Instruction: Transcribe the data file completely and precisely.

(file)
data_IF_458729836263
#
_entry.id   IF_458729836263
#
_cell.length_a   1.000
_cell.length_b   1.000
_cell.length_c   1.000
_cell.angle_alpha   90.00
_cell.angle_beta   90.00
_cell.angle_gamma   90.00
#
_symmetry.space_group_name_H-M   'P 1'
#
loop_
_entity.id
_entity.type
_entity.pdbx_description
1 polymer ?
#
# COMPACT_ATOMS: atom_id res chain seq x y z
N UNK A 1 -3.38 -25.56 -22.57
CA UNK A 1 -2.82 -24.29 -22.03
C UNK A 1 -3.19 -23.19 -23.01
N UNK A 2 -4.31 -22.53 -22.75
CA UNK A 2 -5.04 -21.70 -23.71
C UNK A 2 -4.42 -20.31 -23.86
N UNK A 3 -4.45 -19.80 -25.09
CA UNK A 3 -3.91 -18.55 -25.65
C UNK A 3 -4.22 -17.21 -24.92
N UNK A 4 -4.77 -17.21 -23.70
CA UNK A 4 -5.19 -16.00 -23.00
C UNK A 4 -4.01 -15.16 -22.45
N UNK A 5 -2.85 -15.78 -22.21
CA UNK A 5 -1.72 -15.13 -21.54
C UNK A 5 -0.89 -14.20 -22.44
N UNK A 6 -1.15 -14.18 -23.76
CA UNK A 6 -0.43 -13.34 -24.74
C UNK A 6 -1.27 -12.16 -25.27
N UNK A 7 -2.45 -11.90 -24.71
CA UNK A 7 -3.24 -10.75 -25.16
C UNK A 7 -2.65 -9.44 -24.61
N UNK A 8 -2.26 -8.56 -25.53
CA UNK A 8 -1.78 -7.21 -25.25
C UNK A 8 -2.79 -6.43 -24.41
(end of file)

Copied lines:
data_IF_458729836263
#
_entry.id   IF_458729836263
#
_cell.length_a   1.000
_cell.length_b   1.000
_cell.length_c   1.000
_cell.angle_alpha   90.00
_cell.angle_beta   90.00
_cell.angle_gamma   90.00
#
_symmetry.space_group_name_H-M   'P 1'
#
loop_
_entity.id
_entity.type
_entity.pdbx_description
1 polymer ?
#
# COMPACT_ATOMS: atom_id res chain seq x y z
N UNK A 1 -3.38 -25.56 -22.57
CA UNK A 1 -2.82 -24.29 -22.03
C UNK A 1 -3.19 -23.19 -23.01
N UNK A 2 -4.31 -22.53 -22.75
CA UNK A 2 -5.04 -21.70 -23.71
C UNK A 2 -4.42 -20.31 -23.86
N UNK A 3 -4.45 -19.80 -25.09
CA UNK A 3 -3.91 -18.55 -25.65
C UNK A 3 -4.22 -17.21 -24.92
N UNK A 4 -4.77 -17.21 -23.70
CA UNK A 4 -5.19 -16.00 -23.00
C UNK A 4 -4.01 -15.16 -22.45
N UNK A 5 -2.85 -15.78 -22.21
CA UNK A 5 -1.72 -15.13 -21.54
C UNK A 5 -0.89 -14.20 -22.44
N UNK A 6 -1.15 -14.18 -23.76
CA UNK A 6 -0.43 -13.34 -24.74
C UNK A 6 -1.27 -12.16 -25.27
N UNK A 7 -2.45 -11.90 -24.71
CA UNK A 7 -3.24 -10.75 -25.16
C UNK A 7 -2.65 -9.44 -24.61
N UNK A 8 -2.26 -8.56 -25.53
CA UNK A 8 -1.78 -7.21 -25.25
C UNK A 8 -2.79 -6.43 -24.41